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ilijc Httsselltrilte Ilcmorrat.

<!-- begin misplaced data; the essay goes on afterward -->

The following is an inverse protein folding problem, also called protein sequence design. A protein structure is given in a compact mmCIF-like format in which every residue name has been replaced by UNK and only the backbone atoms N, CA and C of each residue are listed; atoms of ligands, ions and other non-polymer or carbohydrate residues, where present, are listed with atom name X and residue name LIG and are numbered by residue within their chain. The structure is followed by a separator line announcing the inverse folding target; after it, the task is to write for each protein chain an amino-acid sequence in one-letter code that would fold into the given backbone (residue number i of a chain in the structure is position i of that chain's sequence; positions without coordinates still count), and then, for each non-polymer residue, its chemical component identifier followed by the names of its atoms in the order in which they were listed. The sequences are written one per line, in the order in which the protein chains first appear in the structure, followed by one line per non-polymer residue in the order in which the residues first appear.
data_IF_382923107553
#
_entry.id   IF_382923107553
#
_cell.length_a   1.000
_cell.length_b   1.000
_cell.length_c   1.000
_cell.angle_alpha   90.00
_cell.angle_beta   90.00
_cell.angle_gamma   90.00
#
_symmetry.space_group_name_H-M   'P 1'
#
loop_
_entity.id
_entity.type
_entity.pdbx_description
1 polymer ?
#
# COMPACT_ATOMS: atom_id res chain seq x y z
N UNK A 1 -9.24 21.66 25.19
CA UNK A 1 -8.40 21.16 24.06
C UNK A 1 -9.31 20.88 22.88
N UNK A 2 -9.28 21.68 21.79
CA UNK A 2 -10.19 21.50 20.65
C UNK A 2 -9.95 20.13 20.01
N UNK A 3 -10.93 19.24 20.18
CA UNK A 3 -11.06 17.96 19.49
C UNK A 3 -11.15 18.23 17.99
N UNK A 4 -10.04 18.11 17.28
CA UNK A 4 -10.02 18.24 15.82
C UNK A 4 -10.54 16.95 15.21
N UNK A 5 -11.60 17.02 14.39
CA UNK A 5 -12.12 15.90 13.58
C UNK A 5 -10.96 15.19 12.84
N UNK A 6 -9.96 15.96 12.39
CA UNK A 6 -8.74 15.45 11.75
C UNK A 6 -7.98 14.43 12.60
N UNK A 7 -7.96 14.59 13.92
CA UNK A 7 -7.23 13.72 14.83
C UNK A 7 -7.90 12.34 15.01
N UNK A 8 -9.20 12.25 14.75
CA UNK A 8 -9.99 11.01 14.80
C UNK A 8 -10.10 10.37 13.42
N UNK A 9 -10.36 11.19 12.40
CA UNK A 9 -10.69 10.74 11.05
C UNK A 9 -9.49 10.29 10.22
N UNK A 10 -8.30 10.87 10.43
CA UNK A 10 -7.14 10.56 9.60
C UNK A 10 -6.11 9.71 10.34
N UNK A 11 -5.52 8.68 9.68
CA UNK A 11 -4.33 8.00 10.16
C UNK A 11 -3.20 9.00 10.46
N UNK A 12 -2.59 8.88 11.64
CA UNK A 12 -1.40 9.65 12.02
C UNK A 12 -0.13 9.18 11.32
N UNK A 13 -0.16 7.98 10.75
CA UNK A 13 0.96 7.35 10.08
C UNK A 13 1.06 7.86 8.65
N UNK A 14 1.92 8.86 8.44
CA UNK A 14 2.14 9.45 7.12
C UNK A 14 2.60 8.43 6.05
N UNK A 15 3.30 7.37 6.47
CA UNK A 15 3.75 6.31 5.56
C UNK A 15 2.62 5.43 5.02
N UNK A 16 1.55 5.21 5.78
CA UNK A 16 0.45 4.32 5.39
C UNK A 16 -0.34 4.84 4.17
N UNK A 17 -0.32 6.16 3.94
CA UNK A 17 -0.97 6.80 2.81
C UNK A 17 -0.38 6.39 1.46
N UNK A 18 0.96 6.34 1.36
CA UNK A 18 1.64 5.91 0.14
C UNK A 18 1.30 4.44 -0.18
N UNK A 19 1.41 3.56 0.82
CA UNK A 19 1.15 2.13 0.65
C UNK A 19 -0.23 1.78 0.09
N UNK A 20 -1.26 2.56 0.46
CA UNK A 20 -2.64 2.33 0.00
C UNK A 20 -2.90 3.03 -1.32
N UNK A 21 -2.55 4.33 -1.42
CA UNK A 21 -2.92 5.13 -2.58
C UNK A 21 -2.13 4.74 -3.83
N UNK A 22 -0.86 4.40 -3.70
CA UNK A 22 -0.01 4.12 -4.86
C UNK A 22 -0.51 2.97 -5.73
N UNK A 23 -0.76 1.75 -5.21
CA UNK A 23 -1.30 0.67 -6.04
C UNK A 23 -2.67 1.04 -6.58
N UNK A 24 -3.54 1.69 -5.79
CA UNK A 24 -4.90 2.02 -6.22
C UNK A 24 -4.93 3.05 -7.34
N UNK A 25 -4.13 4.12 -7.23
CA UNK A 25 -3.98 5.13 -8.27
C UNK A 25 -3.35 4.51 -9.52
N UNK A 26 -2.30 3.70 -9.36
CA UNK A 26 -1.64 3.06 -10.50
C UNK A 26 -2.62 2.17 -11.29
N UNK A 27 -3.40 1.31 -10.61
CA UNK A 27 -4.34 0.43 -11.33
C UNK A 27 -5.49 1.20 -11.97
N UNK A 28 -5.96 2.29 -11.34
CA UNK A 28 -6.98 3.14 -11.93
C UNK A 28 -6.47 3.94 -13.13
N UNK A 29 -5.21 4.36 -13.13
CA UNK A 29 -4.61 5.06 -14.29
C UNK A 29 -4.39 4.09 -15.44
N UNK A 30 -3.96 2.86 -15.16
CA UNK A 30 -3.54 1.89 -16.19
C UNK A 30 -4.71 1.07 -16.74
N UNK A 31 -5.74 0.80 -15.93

.» \MIS l. It \TTEN FIELD, I'd it or. j- DEVOTED TO LOCAL, POLITICAL, COMMERCIAL, AGRICULTURAL AND LITERARY INTELLIGENCE. j B. F. JOBE, Business Managei VOL 1 RUSSELLVILLE, ARK., THURSDAY, APRIL 22, 1875. NO i: THE DEMOCRAT. — IT Ill.ISKKD A I — RUSSELLVILLE, ARKANSAS, Kvery Thursday Me g. By ihe Russellville Frinting Ajsocation KATKS OK AlJVKKTISIXG : U. | 3m. I *». i 1* M ; s„u»re . ' .. I * 3 UO | » 1 00 I *12 UO *20 0.1 - -. nan- ... I UO 00 i is 00 .Vi 00 a s'niarcs . . . I'-Wl 12 00 1 24 IK' 40 u ■1 ■s.iuarr: ... S 00 I is oo | 20 00 SO 00 f S olum. 3b 00 | OO Ul'i tWUU 150 Oo l arils or coiuintntieatione of a personal character, if admissible at all, double llie iisiiul rates, and strictly in advance. 4 ommunicat ions for titn Agricultural de partment should lie handed in liy 12 in. i ri .tay. Those intended for the Editorial or local departments by Wednesday noon. Advertisements by Wednesday morning. Special notices double tbe alcove rates ( Editorial notices twenty-live cents a line for llie first and fifteen cents for eaeli addi tion insertion. All transient advertisements cash in advance. Marriage amt obituary j notices not to exceed four lines, free; over four twenty centt per line. TK It MS; 1 year (in advance).%1 50 | 0 inmtIts. <•’ y in tilths.^ Single copy, •’> cents. Tbe 11KMOCKAT is the best advertising sheet in (lie State. Its extensive circulation in llie Southwest, among tbe planters, mer chants and business men, renders it espe cially desirable to those who wish to real'll tlie general and sithstancinl public by ltd vertising their respective business and in 11■rusts. Tiie Democrat Has the largest circulation of any paper in the state, outside of Little ltork, ami is not surpassed by any other paper in the South -.vest being circulated in nearly every town and city in tbc south and west, and read by an intelligent, enterprising people. No man's name put on our new Subscrlp . (ion hook, without the money paid down. I Don’t ask us to send the Democh at without ] the money, for you will positively be re- | liiscd, —one and all. All bills with our advertisers are to be j settled at the cud of every month without ; fail, and advertisements not settled for at1 that time will be discontinued, without Ho le e, uulcsespcrial arrangements are made. All local notices must lie paid for at the rate of ten cent* per line, for each Insertion. This rule is imperative and must be ad hered to. MAIL SCHEDULE. KASTi A a rives ----- S:,V>p. in It Eh .arts ------ S:15 it* in WEST: Arrives ----- Hits a. ui Depart* .... 2:SS p. in NORTH: ARRIVES, Mom, Wed., and 1 rl.. 11 tOO a. in Depart* “ " itW 1’-nl SOI TH: Arrives.ft:00 a. tu ltEPAKTS ----- U:15 p. m The Eastern, Western and Southern mails arrive and depart daily, Sundays excepted. J. ARTlIflt LItWIN, 1*. M. RELICIOUS NOTICES. (TRBKRI.ASU 1’nESUVT'ERl'iN < lll’RCII — On Main street. Service* every fourth Sunday at HI o'clock a. in. and o'clock |>. m. All are invited. H. SMITH, Paafanr. Baptist i hi iiih—on Main »tr«et. Ser vices every third Sabbath. All are Invited to attend. Uev. w. W.< run Card, Pat tor Mimoui-r ( hi Kill -■.will—every second Sabbath. All are invited, lo attend. Key. w. .1. DODSON, Pastor. Methopist Kr i si op a i. (ill iicii.—Every first * Sundav at 11 o'clock a. in. and ai I1, I'delm k p. m. All are invited. Rev. ENOCH JONES, l’asto.. sl'NDAY SCHOOL at the Presbyterian church every sabbath at N o’clee.k a. in. All children and parents are respectfully invited to attend. 1C .1. \\ I LsoN. Superintendent. t II in ST IAN ( ill Him.— Lldcr .1. It. Dalton, preaches every second Lord’s day in cat li month, and saturday nijflit before, at tin* Prairie Drove church, one mile east ol It iiH»cil\iHe. _ Fraternal. a M A sons—Meet on Main Mreot on h\ the li.-t and third Saturdays in each .Month. J. W . Uussell, W. M. .1. 1L /yr \ Krw ill Sec’tv. I. O. C. T. M,., t every We.lm'.nln' iiijrlit of <'uHi w eek. .1. \\ . IIII.O'II, 11 • 1 • 1 < .1. F. Mmi'lity, Secretary. ___ STATE OFFICERS. l.ovcnior. '■ *1 • 4■ ' 1J1 • ' 'j’*• r.-Uiry of moio. 1.. I. 111. \ 1 1.11 \ml tin-, " >». H MU I I I. Trl'innvi, >'• \itornev tJencral, s- ' <.111.". , Mate Iiui‘1-. •l1N1TM1ir.",'v: ( ..'■ «• ■- 'h .V > l. rk of i liancory < mill. '• «• V > 1 1 '•li' '-"'I ' •' "«•>"1- 1 >■: N".'V' ■ A’-'.i.-iate*, M . M. llar»i« »n, and David Walker. 5th Judicial District. torn).I of tin* counties of Pope, John son. Kia.iklin, < iawfonl, SebastiHii, sarber end ^ ell. * nvuic d mljft*.W. M • M ' Pros \«• y ...1. P- H » Lit ". 4th Senatorial Dist. _ >enalor.< 'll A**. K. 'I'1 > • 11-. A . «,<. Hi—i . i—i mnmmmmmmmmmmmmmmmmamm COUNTY OFFICERS. representative, ...V D. >11 IN N. "In-rill.dOS. PLTTY. < In k. d. It A A Ll». t onntv dndK‘*» Kit ASK '1 11 A< II. \ .„e~>.*r, t.. W. o. DA V I>. 'I rea>urer, "• 1C PAltKI.lt. t oroner, I Nh, p, LANtil'OlfD. Surveyor,. d AS. I. PO'i T>. CITY OFFICERS._ Minor. .1C W. « LI. \ \ Pit. iC’ionler. ... II. L. WIIITL. I r< a nr< r.I N< ► \ Lit WIN. *: ' *'* i ‘ "inni i inner.. .1 As. W . Kl ""I LI., Tw" u Marshal,.C. 1 ■ LI KLK. I ntkkn ATION A ii KX II1 Itl TION, 1«7<». Circular Letter ol tin* Com missioner*. Akkanmam—We now urge, ami will expect you t<> prepare, with out delay, l'or “America's centeu u i J.” AH material for exhibition,, save that of a perishable nature. - according to regulations and in structions, must be ready for de livery at Fairmonnt Park, Phila dolphin, Pa., during the coming; winter. Articles ol a perishable nature can be delivered afterward, before the opening day of the ex hibition, May 10, 1870. Trans-! portatioy and space, we trust, will be afforded to all who desire to contribute or exhibit. Get ready, and encourage each other to help us in tlie good work. All should struggle to advance the prosperi ty of our people and benefit man kind. C'ENTFNNIAI. FINANCE BOARD. The net creating the centennial board of finance, approved June 1, 1372, for celebrating the centen nial anniversary of American Independence, by holding an in ternational exhibition in Phila delphia in 1870, appointed the following named persons for Ar kansas: State at Large—A. W. Bishop, Jas. Torrans, I) C. Casey and R. Weeks. First District—John T. Jones and Win. 11. Miller. Second district—Henry B. AIor.se and James W. Mason. ler aud Sain. W. Williams. For additional district—II. A. Milieu and Joseph Stanley. The powers aud duties of this incorporate committee are do lined by the act creating it. The object of this committee and scope of office in each state is to obtain j funds, b\ every means at com mand, to aid in the grand celebra tion. National banks throughout the country are empowered to re ceive subscribtions, and were sup plied with the necessary books and forms for that purpose. CLASSIFICATION. The general regulations for ex hibitions in the United State al low ten departments, with snbdi- j visions of classes and groups. The departments arc as follows First—Haw material, mineral, vegetable and animal. Second—.Materials and manu factures used for food, or in tbe arts, the result of extraction or combining processes. Third—Textile and fertile fab rics, apparel, costumes and orna ments of the person. Fourth—Furniture and manu factures of general use in con struction, and in dwellings. Fifth—'l'ools, implements, ma chines and processes. Sixth—Motors and transporta tion. Seventh—Apparatus and meth- ! oils for the increase and diffusion of knowledge. . j Eighth—Engineering, public ! works, architecture, etc. V 1 111 11 I t I.. rri'anliir* ■ • • . C' 1 arts. Tenth—Objects illustrating cf forts for the improvement of phys ical, intellectual anti moral condi tion of man. , The following bureaus of ad ministration were established by the cxe utivecommittee at its last session, viz: Installation, trails portation, foreign, machinery, ag riculture, horticulture and line arts. There will be a chief for j each bureau, who will he subject, to the directions of the director general, and charged with the or ganization of the department us signed him, and tlie care of such subjects as may he entrusted to his bureau. Applications for space should be addressed in form, as soon as practicable, to director-general A. T. (•osliorn, No.‘JO-1 Walnut street, Philadelphia. The county clerks in each conn tv of the slate will have a docu ment showing the system of clas silieation, form of application, all I complete, for the exposition, and they will have authority to receipt ( 1 for all contributions for exhibi lion deposited with thcii, by par tics or persons everywhere throughout the state, and will keep a careful record according to ; classification of the same. STATIC OKI. XXIV ATIoX. To urge forward tlm work as rapidly as possible, to carry out j our plans for the success of the ! enterprise, an “advisory board," or committee, will lie immediately tormed at the capital, and ”eo op erutive county boards,” or com mittees, at once organize,, in even county in the state. 11 ■ must ail endeavor to arouse e;;., .ntion and excite local interest in the objects of tiie exhibition. The members tied of the present legislature. 1 ik tru.t. will be prominent in all the county co-operative hoards. Throughout the state the repre sentative from each county is solic ited to net ns chairman of the lo cal co-operative boards, and to or ganize said boards, with county clerk as secretary. State senators elect will in each senatorial district kindly act ns an advisory to the count} boards in their respective districts. .Members of the press, the learned professions, and all state officers are cordially invited to render all possible assistance as honorary collateral co-operatives of the commission. All local county boards, as soon [is their organizations are com pleted, will report through their secretary to the chairman of the state advisory board at Little Rock. Col. 11. L. Fletcher. GKO. W. LAWRENCE, GEO. E. DODGE, Commissioners. 1770—1870. office of j State «'entksniai. Commission.^ Little itock, April 12, 1875. 5 The state commissioners, with [i view of securing prompt and K-tive co-operation from their fellow-citizens, have selected as a state advisory board the follow ing gentlemen: Fuou tiie City of Little Rock—II. L. Fletcher chairman; J. M. Pomeroy, secretary; Gordon N. Pcay, Patrick Raleigh, Henry Page, James II. Barton, J. T. frezevnut, jr., A. H. Sevier, J. W. Bcidlcinau, Fred. Kramer, Charles Redmond, Dr. K. V. Deuell, Dr. . I It I ■ i /I T» • (V. xj. mn.Nit un, immiii u . & t u r, Lognu II. Roots, G. 1*. (J. Rum bough, Dr. L. Augspath, Wm. K. Woodruff, jr., Philip Pfeifer, S. L. Griffith, N. S. Howe. M. L. Bell, Dr. J. AI. Holcomb, Pine Bluff. Dr. E. T. .Dale, Texarkana. David Walker, jr., Beutouvilie. Dr. Wm. Lawrence, Batesville. Rev. Wm. C. Stout, Lewisburg. Gen. D. 11. Reynolds, Lake Vil lage. Dr. J. A. Dibrcll, Van Burcn. Dr. E. R. Du Vail, Wm. Fish back, Fort Smith. J. E. Bennett, Dr. 1). A. Lin cliieuin, Helena. W. 11. llowes, Forrest City. Dr. Bragg, Camden. Dr. W. P. Hart, Washington. W. I). Neely, Arkadelphia. Dr. J. N. Owens, Alonticello. Jordan E, Cravens, Clarksville. In addition to the gentlemen above named, all state officers are ex-officio members of the state advisory board. The board will organize at once and proceed to the appointment of comity boards throughout the state, with the clerk of each coun ty as secretary thereof. It is imperatively necessary that steps be at once taken looking to a well rmrunized and cmiiuncd state or ganizutiou, with county blanches extending throughout the entire state, so that the main portion of our work will be accomplished be fore the close of the present year. Ark ansas will be afforded an equal opportunity with the most highly favored of her sister states to display before the world those rich treasures which have hereto fore been know only under the rather vague designation of “un developed resources.” If we neglect to improve this golden opportunity we can blame only ourselves if, hereafter, we find ourselves as a state and a people unknown to the outside world, or known only through the misunderstanding and misrepre sentation under which we have to a great extent suffered heretofore. Geo. W. Lawrence, Geo. K. Dodue, Centennial Coins, for Arkansas. The Benedict Arnold house at New Haven Ct., is being demol ished to make room for a neigh boring store. It was built be tween 1050 and 1060, ot brick brought from Holland, and was not only the lodging place of Ben edict Arnold, but the scene of his marriage. Mr. Dutcher, of Herkimer, N. Y., has just discovered the mean ing of putting his foot in it. It was a tree which had been split op .ti by the wind, and it swung back, the split cloved on him. and M r. Dutcher lost a leg. IMPERIAL GRANT. j * " ANDREW JOHNSON ON THE SITUATION. The Liberties of the People Almost Done. Stirring Appeal for Freed obi, .the Constitution and the I Country. [CONTINUED FROM LAST WEEK.] REMINISCENCES OK JACKSON. We femeinbor very well, I pre sume every Senator here will re member, the famous resolutions that were brought forward years ago by the distinguished Senator from Kentucky, Mr. Clay, with reference to General Jackson, the resolutions condemning him for removing the deposits—condemu ’ing and censuring him in strong terms. Both houses of Congress were together sitting as the Leg islative Department of the gov ernment, and notwithstanding the Senate passed those resolutions, it was considered and was deter mined illegitimate, as it was not in the power of the Senate to pass upon the Executive, unless they were sitting as a court of im peachment. But now we are call cd upon in the Senate to approve of the acts of the President of the United States. The nation in reference to the resolution that was adopted condemning General Jackson, when he was President of the United States, and when both houses of ('ongress were in session, and when they were con vened under the provisions of the constitution, and when they were acting in their legislative capaci ty, repudiated the action of the Senate, and years afterward tli'Osc resolutions were expunged from the journal of the Senate. Now, it seems to me that should settle the question most clearly; that we have no ant' ority to act upon a resolution of this kind, and es pecially so in the absence of the other house. There are many things that are as legitimate loi ns to express-an opinion upon as upon this resolution. What does this resolution propose? It seems it has required great cure to pre pare it. The first one introduced by the Senator from Indiana (.Mr. Morton) was drawn up in some what broader terms; perhaps too broad for some members of the Senate to support. Then the Senator from New Jersey (Mr. Frolinghuysen) introduced a res olution seemingly not so broad as the one introduced by the Senator from Indiana. It seems to nar row it down to almost an abstract idea, but when we come to get at it in substance the resolutions are the same, a mere modification in the matter of verbiage to suit the particular views of some individ uals, and it does not effect the substance in the slightest degree. It is simply calling upon the Sen ate to express an opinion with reference to Executive conduct in the organization of tiu State gov ernment of Louisiana and approve of that action. FoilVIKK CorilSE OF THE GOVEUN MKNT. Now the query comes up, What has been the course of the gov ernment with reference to cases of this kind? I will refer you to one for the sake of making an in troduction to what 1 am going to say. That was the case which occurred in IKliti. We found in the state of Tennessee, in the or ganization of the government there, that there was a Governor elected and a legislature elected under an amended constitution, which had been adopted by the people in convention. The legis lature was convened, the governor was qualified and in the discharge ' of his duties as governor of the state. Here was the legislative department, here was the cxecu ! tive department, co-ordinate branches of the government. The Judicial Department was also in full operation, mid each one ol vliesc branches of the goverumenl moved in if ' appropriate sphere land one had no right to cneroael upon the rights of the other. When this legislature convened there was a difference of opinion between the governor of the state and the legislature, and that dif | l'erence of opinion became almost i factious. The legislature became ( : refractory and the Governor be jeame refractory. The governor ' undertook to control the legisla ! mre and the legislature refused i to have a quorum. There was a contest between two departments ! of the government. The govern ; or wanted his policy carried out, his measures acted upon. The legislature was opposed to them, and, for the purpose of deterring the governor from carrying out his plans, it refused to compel a ! quorum to be in attendance, and j hence the contest and the struggle j between the two. According to ! the constitution they were co-or dinate branches of the govern ment, and one hud no right to en crouch upon the other. We know that provisions is made in nearly all the constitutions. Perhaps in all of them certain rules arc laid down in regard to the organiza tion of the government. Certain rules are prescribed for the Exec utive Department, and certain rules are prescribed for the legis-j lative department. THE LEGISLATURE RULES ITSELF. The legislature has the power to be the judge of the qrtnlifica- j tions and election of its own mem- j hers. It lias the right to prescribe rules for its own government; it has tlie power to compel me at tendance of absent members, thereby making inherent in that body the power to preserve its or-1 ganization, and the responsibility j to do that is with the legislature and not with the executive. Hence to defeat some measures that were favored and advocated by the Executive Department the legislature reduced its number below a quorum and the struggle beuan. The Executive under took to take charge of the legisla ture and to. have the members brought in and compel them to act. Some of the members tendered their resignations, which were rejected by the governor. Others absented themselves or. refused to vole, and reduced the , House below a quorum. Now, here is the precise case that you have in Louisiana. Here is a struggle between the government ment and contending members, for scats in the legislature; but | the main issue is between the leg islnturo and the governor. It is conceded by all who have spoken on this subject that the military were those obeying the behests of the governor to organize the leg islature, and to organize the legis lature that favored him. In prin tuple it is precisely tuc same case. THE M1UTAUY IN TENNESSEE. Now what was done in the case that I have referred to? There was an attempt to force members to act in the legislature by the governor refusing to accept their resignations. It was not for them to organize the legislature; it was ! not for the governor to compel the attendance of absent members. The governor applied to the mili tary commander of the district for assistance in bringing the lugitive members back to their scats, and the following correspondence took place. General Thomas was then ! in command of that department and lie was induced by the go\- j j ernor to apply to the General ot j the army here at that time loi military aid to aid governor; Brownlow to organize the legis lature:— Xasiivii.i.e. 'i’eim., July 14, 1806. To I.iKi r. Gknkuai. Oiiant:— Some of the members of the Tenn essee General Assembly conduct j 1 themselves In a very refractory man-! mu', absenting themselves to pre vent a ijuoriiui. This Is an obstmc- i t but to business. Tbo <ioveruor can not manage them with the means at his disposal and lias applied to me j for military assistance. Shall 1 fUt' nisli it? GKOKGK II. THOM AS, Major General ('omimiudlllg. Tliis dispatcb . was scut to tile General of the Army at that time, land in saying that 1 do not wish to mention any names- It is not my intention to indulge in a sin gle personal expression but to speak of public acts in a manner that a public man has a right to speak of them. This despatch was brought to the Secretary of War, and the Secretary of War brought it to the president of the United States, and the following despatch was prepared and for warded to General Thomas, to which I call the attention of tlie Senate:— Washington,' D. July 17, 1800. General Grant will instruct Gen. l'lioinas that the facts stated in his telegram do not warrant the inter ference of tlie military. The admin istration of tlie laws and the preser vation of the peace in N'asliville be long properly to tlie State authori ties, and tlie duty of the United States authorities is not to interfere n any way in tlie controversy be ween the public authorities of the ■State, and General Thomas will ‘trictly abstain from any interfer mee between them. rilE PARALLEL CASE IX LOUISIANA. Here is a precise ease, and that vas the action of tlie government. It was believed that it was a •ivil strife—a contest between wo divisions ofthe civil govern nent—and was a ease as stated u the telegram sent back to Gen. rkoiuas, similar to tlie one in Louisiana. That despatch was signed by the Secretary of War, mil was written in the presence if tlie president and sent to Gen. Hi ant to send to Gen. Thomas. He was told that this was not a •ase calling for tlie interference >i me mimury, auu nv pji-uuai Fhomas) should abstain from in icrfcrence under any circumstan ces whatever. It would seem ;hat this marks the line between ;hc civil and military authorities. I'here is the precedent of the gov mimcnt in that ease, and the i-ases are almost parallel, and that ivas what the government did hen. What arc we told now? IVc see, then, that the present President of the United States ivas familiar with and understood a*hut was the action of the gov ernment in case of this kind, and jf the military and civil authori ses. We see, then, that the (jues ion was not unknown to him, and ae has not acted without proper md sufficient information upon the subject. If he has been informed >f and acted and carried out the >rder or telegram that I have cad, lie must have inderstood it and have known hat it was the true doctrine and Manciple upon which cases of this cind should be managed by the Military. [COXTlXVKIr X K.X r W KKK. ] Slbct Resumption. A Washington dispatch says: ‘The government has secured a arge amount of silver bullion at •easonable rates, and coining will jc pushed forward at once. The rarious mints are working full .into now on trade dollars, for which there has been quite a de nand, on centennial tokens, and m dimes, besides the regular gold , L'oiungc. All the dies are ready jxeept for twenty cent pieces, and they will soon be completed, l'liere are many matters of detail to lie attended to before com mencing silver resumption, and regulations must be carefully pre pared when the treasury commcn •es paying silver. The bullion m hand for the purpose of com mencing is sufficient, with alloy, to make $2,500,000 in five, ten, twenty, twenty-five and fifty-cent pieces. When they are coined the treasury will commence, and it is believed that mints can keep up the supply after that. It is probable silver resumption will begin in two or three months.’’ Zion's Herald has an article on ‘•Hindrances to Faith,” though the reader will peruse it in vain for any mention of tight boots. A paper in Southern Illinois re grets that it went to press “one day to early to record the death of John Bates.” This is not ipiite as cool as the paper which said: “Just as we are going to press John Smith being run over by the ears.” DEARTH OP' CURRENCY AT THE SOUTH. Depressing Effect on Business. An Inflated Currency not tlic Remedy. Industry and Economy, the Payment of Debts and the Accumulation of Mer chantable property, Our Only Relief. Bank Note Circulation at the West and South. Soon after the panic of 1873 and the shrinkage of values of of property and depression of business which followed it, there came a clamor from the Western and Southern States for more pa per money. According to a host of speakers and writers, who as sumed to represent that portion of the country, all that was needed to restore its former prosperity was an increase of the national circulating medium. Only create an abundance of greenbacks or national bank notes and commerce and industry would revive as the parched herbage of the held re vives under the benign influence of the summer shower. Let the Government printing presses go to^Jwork and send out their life giving streams, and the desert, would blossom as the rose, the si lent factories would hum again, the'idle shop-keeper would become busy, and the poorjfarmer could sell Ills WUITIL K.VLU iic « which would make speculators in prairie lands rejoice like a Wall street bull when lie has got the bears in a tight place. It was in vain to reply to their eloquence, that the evil lay too deep to be reached by so superficial a reme dy, that no hocus poemJ could make a poor and indebted people rich, nor could legislation transfer wealth from one quarter of the country to another. The clamor of the inflationists prevail ed, and in June, 1871, Cqpgress passed an act giving the Western and Southern States the privilege of increasing their national bank note circulation by the sum of $55 000,000. That law has now been in oper ation more than nine months, and with what result a recent report of the < ’omptroller of the currency shows. Instead of availing them selves of the fiercely demanded opportunity of augmenting their bank-note circulation, the W'cstciu and Sounthern states have voluntarily given up over $10,800,000 of what they had! In other words, when the matter was put to the proof, it was found that those States, instead of being de prived of the circulation to which they were legitimately entitled by their resources, actually had $10, 800,000 more than they qoulu keep! The banks of Illinois sur rendered $3,030,000, or nearly one third of the who'c amount and it is worthy of remark that it was the representatives of this state who made the greatest out cry about the injustice with which their constituents were treated. Following out the same policy of permitting an unlimited ex pansion of national hank notes, another act was passed last Juuu arv, removing all restrictions up on the number of national banks, and the amount of their circula tion. The practical result lias been that nearly all the new banks formed under this act have been in the Eastern and Middle States, and the call for .increased circula tion has come from the same quarter. For instance, during March these States added to their hank capital $1.-180,000, and to i their circulation $810,000, while I for the Western and Southern [ States the amounts wore only $310,000 of new capital, and $00, i 000 of new circulation. It is seldom that the abstract laws of finance receive such a striking exemplification us nas i been furnished in this ease. Dur I ing the w hole of the controversy lover the national currency, The Sun, in common with all journals i edited by men of sound financial '1 j principles, lias insisted that tli 1 ! dearth of currency at the Wei and South, of which it did m dispute t'.ie existence, was owin n , to causes which no acts of ('at gross could remove. Events hav Justified the assertion and deni onstrated that recuperation of tli business^ of that section can b 5 effected only bjr industry am ' j economy, the payment of debt | and the accumulation ol mer cliantable property.—. . FROM CHICAGO. — | Tlio Grand Army of the Re public—A Noble Precedent— The Bloody Chasm Clos ing—The Blue and the Gray United—Glo ry to Illinois [Special Correspondence of L. R. Gazette. Chicago, April 8, 1875. A very remarkable occurrence took place last evening at the Sherman house. A meeting ol the several committees appointed to make suitable arrangements for the reunion of the federal soldiers and sailors of the late war on the 12th prox. was there held. The attendance was quite numerous, and of truly representative char acter. Among the notables point ed out to me by a friend, Col. S. W. Scribner, were the present mayor, Mr. Colvin, Col. Ricaby, Gen. Cameron, Gen. Julius White, Phil. Iloync, esq., Capt. James Stewart, Col. J. C. Rankin, Gen. Sherman, Col. Sullivan, of the Journal, Col. Finnerty, of the Tribune, Capt. Laughlin, Gen. Stiles.JGeu. McArthur and Gen. > Reynolds. After the several com- * mittees had made their report^ Gen. Stiles submitted a resolution ] inviting all soldiers and sailors from the north, south, cast and ; west, including the LATE HEBF.LS to participate in the festivities. This seemed to be quite out of the programme, and, at first, had the effect to silence tiic whole audi ence. Hut this was of short du ration, and just as soon as the as sembly realized the purport of the resolution, an undisguised mur mur of applause rose from every quarter of the hall. The scene was truly animating. This hang ing out of the flag of peace by the gallant Stiles, was like the proud victor lowering his sword and bidding his prostrate loo to rise and join him at the festive board. In that throng of bullet-scarred veterans there was ONLY ONE who raised his voice against this commingling as brothers of the heroes of the blue and the gray, and that one was Gen. McArthur, lie was opposed to holdiug out the hand of fellowship to rebels. Hut, as this objection was not of fered in a vindictive manner, nor tiit'fiwl 1»v :mninn*iiI it. iu iust. to believe that lie spake before be considered well tbe subject. Mnj. Colvin was very warm in bis support of Gen. Stiles’ resolu tion. He considered himself an unimpeachable union man, and was willing to extend tbe right band of fellowship to all men ae knowlcdging allegiance to tbe American flag, as be was sure ex rebels did. He was certain that at that gathering lie would uot meet one disloyal man. Col. ltic aby and Capt. Laughlin supported Gen. Stiles' resolution, because they took it for granted that the men who fought on the confeder ate side were now loyal, and ought to be received as friends and brothers. Gen. White want ed all men to be loyal, therefore was in favor of uniting rebels who now acknowledged the supremacy of the American flag. So now, after long years of suffering on j one side, the comparative enjoyment on the other side the conqueror and conquered are to embrace as friends, ami to weep over tile unfortunate past. This, to your correspondent, ar "•ues well for the future, it is o truly a remarkably important 1 event, and it is hoped that the magnanimous precedent will rev | olutioui.se the whole country, and forever bury the hatchet ol sec tional discord. Hurrah for gal* | laut Illinois. Yau.s.